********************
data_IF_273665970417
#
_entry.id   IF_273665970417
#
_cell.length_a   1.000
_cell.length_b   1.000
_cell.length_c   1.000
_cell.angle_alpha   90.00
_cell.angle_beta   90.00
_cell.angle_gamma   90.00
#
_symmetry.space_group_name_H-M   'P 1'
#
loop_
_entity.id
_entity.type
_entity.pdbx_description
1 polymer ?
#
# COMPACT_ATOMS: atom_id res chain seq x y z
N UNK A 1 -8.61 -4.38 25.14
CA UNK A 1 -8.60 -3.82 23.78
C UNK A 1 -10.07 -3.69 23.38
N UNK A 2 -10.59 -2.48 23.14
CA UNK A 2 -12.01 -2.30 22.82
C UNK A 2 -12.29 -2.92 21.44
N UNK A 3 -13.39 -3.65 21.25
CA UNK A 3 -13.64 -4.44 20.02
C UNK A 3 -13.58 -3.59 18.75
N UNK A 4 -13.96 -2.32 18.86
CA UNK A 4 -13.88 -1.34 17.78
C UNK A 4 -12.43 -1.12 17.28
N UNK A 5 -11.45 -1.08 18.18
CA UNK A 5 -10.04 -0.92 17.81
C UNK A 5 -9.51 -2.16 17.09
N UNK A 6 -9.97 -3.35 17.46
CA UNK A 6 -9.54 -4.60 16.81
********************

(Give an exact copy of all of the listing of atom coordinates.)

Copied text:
data_IF_273665970417
#
_entry.id   IF_273665970417
#
_cell.length_a   1.000
_cell.length_b   1.000
_cell.length_c   1.000
_cell.angle_alpha   90.00
_cell.angle_beta   90.00
_cell.angle_gamma   90.00
#
_symmetry.space_group_name_H-M   'P 1'
#
loop_
_entity.id
_entity.type
_entity.pdbx_description
1 polymer ?
#
# COMPACT_ATOMS: atom_id res chain seq x y z
N UNK A 1 -8.61 -4.38 25.14
CA UNK A 1 -8.60 -3.82 23.78
C UNK A 1 -10.07 -3.69 23.38
N UNK A 2 -10.59 -2.48 23.14
CA UNK A 2 -12.01 -2.30 22.82
C UNK A 2 -12.29 -2.92 21.44
N UNK A 3 -13.39 -3.65 21.25
CA UNK A 3 -13.64 -4.44 20.02
C UNK A 3 -13.58 -3.59 18.75
N UNK A 4 -13.96 -2.32 18.86
CA UNK A 4 -13.88 -1.34 17.78
C UNK A 4 -12.43 -1.12 17.28
N UNK A 5 -11.45 -1.08 18.18
CA UNK A 5 -10.04 -0.92 17.81
C UNK A 5 -9.51 -2.16 17.09
N UNK A 6 -9.97 -3.35 17.46
CA UNK A 6 -9.54 -4.60 16.81